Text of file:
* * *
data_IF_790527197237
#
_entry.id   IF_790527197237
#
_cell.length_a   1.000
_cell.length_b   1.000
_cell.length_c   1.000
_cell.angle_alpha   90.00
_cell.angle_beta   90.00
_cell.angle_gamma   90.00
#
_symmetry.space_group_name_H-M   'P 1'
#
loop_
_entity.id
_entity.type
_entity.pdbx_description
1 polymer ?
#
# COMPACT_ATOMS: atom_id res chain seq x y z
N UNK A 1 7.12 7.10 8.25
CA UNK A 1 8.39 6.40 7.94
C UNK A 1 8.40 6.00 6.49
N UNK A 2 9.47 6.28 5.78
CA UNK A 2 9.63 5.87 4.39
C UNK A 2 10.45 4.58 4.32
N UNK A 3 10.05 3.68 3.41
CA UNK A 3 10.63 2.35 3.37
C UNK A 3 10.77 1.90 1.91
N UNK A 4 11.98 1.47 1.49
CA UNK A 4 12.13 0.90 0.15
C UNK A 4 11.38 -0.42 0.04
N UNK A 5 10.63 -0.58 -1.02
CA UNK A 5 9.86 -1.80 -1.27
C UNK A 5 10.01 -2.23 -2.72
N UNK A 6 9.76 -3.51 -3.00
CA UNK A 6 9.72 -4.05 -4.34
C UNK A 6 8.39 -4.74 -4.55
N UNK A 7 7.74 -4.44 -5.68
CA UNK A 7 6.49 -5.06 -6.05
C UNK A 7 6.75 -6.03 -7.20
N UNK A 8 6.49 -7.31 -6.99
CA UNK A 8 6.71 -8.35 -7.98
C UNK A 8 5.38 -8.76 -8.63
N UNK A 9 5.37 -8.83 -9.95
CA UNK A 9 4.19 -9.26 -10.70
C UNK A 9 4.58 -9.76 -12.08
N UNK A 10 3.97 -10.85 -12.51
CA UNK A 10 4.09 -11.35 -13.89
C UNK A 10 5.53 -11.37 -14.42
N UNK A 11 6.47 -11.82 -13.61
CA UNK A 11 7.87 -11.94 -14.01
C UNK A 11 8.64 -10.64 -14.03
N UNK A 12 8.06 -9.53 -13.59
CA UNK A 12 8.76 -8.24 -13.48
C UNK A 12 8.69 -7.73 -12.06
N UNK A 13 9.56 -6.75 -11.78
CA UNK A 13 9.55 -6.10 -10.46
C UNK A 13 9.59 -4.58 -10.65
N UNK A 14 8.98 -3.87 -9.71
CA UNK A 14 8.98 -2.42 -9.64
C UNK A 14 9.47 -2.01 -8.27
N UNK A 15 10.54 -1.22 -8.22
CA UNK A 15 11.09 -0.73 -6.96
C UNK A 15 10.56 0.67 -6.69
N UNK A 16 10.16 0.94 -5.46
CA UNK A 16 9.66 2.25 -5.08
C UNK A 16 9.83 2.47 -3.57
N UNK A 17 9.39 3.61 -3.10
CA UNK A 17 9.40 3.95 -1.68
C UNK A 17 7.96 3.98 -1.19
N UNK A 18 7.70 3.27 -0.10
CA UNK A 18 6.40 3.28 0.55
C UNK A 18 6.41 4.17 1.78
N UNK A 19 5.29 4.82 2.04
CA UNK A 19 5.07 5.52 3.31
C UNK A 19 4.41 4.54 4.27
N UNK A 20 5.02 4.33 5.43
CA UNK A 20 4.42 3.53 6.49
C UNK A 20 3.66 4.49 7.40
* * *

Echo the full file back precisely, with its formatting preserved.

data_IF_790527197237
#
_entry.id   IF_790527197237
#
_cell.length_a   1.000
_cell.length_b   1.000
_cell.length_c   1.000
_cell.angle_alpha   90.00
_cell.angle_beta   90.00
_cell.angle_gamma   90.00
#
_symmetry.space_group_name_H-M   'P 1'
#
loop_
_entity.id
_entity.type
_entity.pdbx_description
1 polymer ?
#
# COMPACT_ATOMS: atom_id res chain seq x y z
N UNK A 1 7.12 7.10 8.25
CA UNK A 1 8.39 6.40 7.94
C UNK A 1 8.40 6.00 6.49
N UNK A 2 9.47 6.28 5.78
CA UNK A 2 9.63 5.87 4.39
C UNK A 2 10.45 4.58 4.32
N UNK A 3 10.05 3.68 3.41
CA UNK A 3 10.63 2.35 3.37
C UNK A 3 10.77 1.90 1.91
N UNK A 4 11.98 1.47 1.49
CA UNK A 4 12.13 0.90 0.15
C UNK A 4 11.38 -0.42 0.04
N UNK A 5 10.63 -0.58 -1.02
CA UNK A 5 9.86 -1.80 -1.27
C UNK A 5 10.01 -2.23 -2.72
N UNK A 6 9.76 -3.51 -3.00
CA UNK A 6 9.72 -4.05 -4.34
C UNK A 6 8.39 -4.74 -4.55
N UNK A 7 7.74 -4.44 -5.68
CA UNK A 7 6.49 -5.06 -6.05
C UNK A 7 6.75 -6.03 -7.20
N UNK A 8 6.49 -7.31 -6.99
CA UNK A 8 6.71 -8.35 -7.98
C UNK A 8 5.38 -8.76 -8.63
N UNK A 9 5.37 -8.83 -9.95
CA UNK A 9 4.19 -9.26 -10.70
C UNK A 9 4.58 -9.76 -12.08
N UNK A 10 3.97 -10.85 -12.51
CA UNK A 10 4.09 -11.35 -13.89
C UNK A 10 5.53 -11.37 -14.42
N UNK A 11 6.47 -11.82 -13.61
CA UNK A 11 7.87 -11.94 -14.01
C UNK A 11 8.64 -10.64 -14.03
N UNK A 12 8.06 -9.53 -13.59
CA UNK A 12 8.76 -8.24 -13.48
C UNK A 12 8.69 -7.73 -12.06
N UNK A 13 9.56 -6.75 -11.78
CA UNK A 13 9.55 -6.10 -10.46
C UNK A 13 9.59 -4.58 -10.65
N UNK A 14 8.98 -3.87 -9.71
CA UNK A 14 8.98 -2.42 -9.64
C UNK A 14 9.47 -2.01 -8.27
N UNK A 15 10.54 -1.22 -8.22
CA UNK A 15 11.09 -0.73 -6.96
C UNK A 15 10.56 0.67 -6.69
N UNK A 16 10.16 0.94 -5.46
CA UNK A 16 9.66 2.25 -5.08
C UNK A 16 9.83 2.47 -3.57
N UNK A 17 9.39 3.61 -3.10
CA UNK A 17 9.40 3.95 -1.68
C UNK A 17 7.96 3.98 -1.19
N UNK A 18 7.70 3.27 -0.10
CA UNK A 18 6.40 3.28 0.55
C UNK A 18 6.41 4.17 1.78
N UNK A 19 5.29 4.82 2.04
CA UNK A 19 5.07 5.52 3.31
C UNK A 19 4.41 4.54 4.27
N UNK A 20 5.02 4.33 5.43
CA UNK A 20 4.42 3.53 6.49
C UNK A 20 3.66 4.49 7.40